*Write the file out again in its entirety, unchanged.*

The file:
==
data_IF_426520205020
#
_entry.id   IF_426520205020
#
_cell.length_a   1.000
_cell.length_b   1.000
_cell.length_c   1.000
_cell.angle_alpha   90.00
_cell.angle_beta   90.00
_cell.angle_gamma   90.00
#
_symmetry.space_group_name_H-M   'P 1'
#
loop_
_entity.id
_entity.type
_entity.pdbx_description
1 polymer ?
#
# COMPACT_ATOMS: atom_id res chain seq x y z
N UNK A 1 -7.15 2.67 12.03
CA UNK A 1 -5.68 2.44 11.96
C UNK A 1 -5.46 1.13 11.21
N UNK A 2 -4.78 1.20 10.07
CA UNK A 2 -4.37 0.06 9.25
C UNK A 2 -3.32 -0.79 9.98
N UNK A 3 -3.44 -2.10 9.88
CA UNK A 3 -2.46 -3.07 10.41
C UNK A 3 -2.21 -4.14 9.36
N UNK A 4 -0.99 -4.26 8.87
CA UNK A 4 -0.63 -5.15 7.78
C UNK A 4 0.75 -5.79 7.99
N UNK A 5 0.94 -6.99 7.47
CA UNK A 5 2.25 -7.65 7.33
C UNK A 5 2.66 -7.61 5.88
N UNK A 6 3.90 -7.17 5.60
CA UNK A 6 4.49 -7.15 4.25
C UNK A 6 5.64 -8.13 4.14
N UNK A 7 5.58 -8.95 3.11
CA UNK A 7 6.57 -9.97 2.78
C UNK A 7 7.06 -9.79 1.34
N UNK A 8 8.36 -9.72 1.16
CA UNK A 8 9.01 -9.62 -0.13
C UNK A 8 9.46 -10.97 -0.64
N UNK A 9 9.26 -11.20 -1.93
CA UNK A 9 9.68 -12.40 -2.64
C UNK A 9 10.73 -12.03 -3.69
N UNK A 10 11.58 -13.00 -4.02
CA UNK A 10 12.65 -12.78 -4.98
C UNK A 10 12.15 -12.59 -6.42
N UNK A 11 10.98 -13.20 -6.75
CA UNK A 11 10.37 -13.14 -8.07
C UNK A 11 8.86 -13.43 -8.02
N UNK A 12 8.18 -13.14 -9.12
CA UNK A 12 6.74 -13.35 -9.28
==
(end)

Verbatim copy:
data_IF_426520205020
#
_entry.id   IF_426520205020
#
_cell.length_a   1.000
_cell.length_b   1.000
_cell.length_c   1.000
_cell.angle_alpha   90.00
_cell.angle_beta   90.00
_cell.angle_gamma   90.00
#
_symmetry.space_group_name_H-M   'P 1'
#
loop_
_entity.id
_entity.type
_entity.pdbx_description
1 polymer ?
#
# COMPACT_ATOMS: atom_id res chain seq x y z
N UNK A 1 -7.15 2.67 12.03
CA UNK A 1 -5.68 2.44 11.96
C UNK A 1 -5.46 1.13 11.21
N UNK A 2 -4.78 1.20 10.07
CA UNK A 2 -4.37 0.06 9.25
C UNK A 2 -3.32 -0.79 9.98
N UNK A 3 -3.44 -2.10 9.88
CA UNK A 3 -2.46 -3.07 10.41
C UNK A 3 -2.21 -4.14 9.36
N UNK A 4 -0.99 -4.26 8.87
CA UNK A 4 -0.63 -5.15 7.78
C UNK A 4 0.75 -5.79 7.99
N UNK A 5 0.94 -6.99 7.47
CA UNK A 5 2.25 -7.65 7.33
C UNK A 5 2.66 -7.61 5.88
N UNK A 6 3.90 -7.17 5.60
CA UNK A 6 4.49 -7.15 4.25
C UNK A 6 5.64 -8.13 4.14
N UNK A 7 5.58 -8.95 3.11
CA UNK A 7 6.57 -9.97 2.78
C UNK A 7 7.06 -9.79 1.34
N UNK A 8 8.36 -9.72 1.16
CA UNK A 8 9.01 -9.62 -0.13
C UNK A 8 9.46 -10.97 -0.64
N UNK A 9 9.26 -11.20 -1.93
CA UNK A 9 9.68 -12.40 -2.64
C UNK A 9 10.73 -12.03 -3.69
N UNK A 10 11.58 -13.00 -4.02
CA UNK A 10 12.65 -12.78 -4.98
C UNK A 10 12.15 -12.59 -6.42
N UNK A 11 10.98 -13.20 -6.75
CA UNK A 11 10.37 -13.14 -8.07
C UNK A 11 8.86 -13.43 -8.02
N UNK A 12 8.18 -13.14 -9.12
CA UNK A 12 6.74 -13.35 -9.28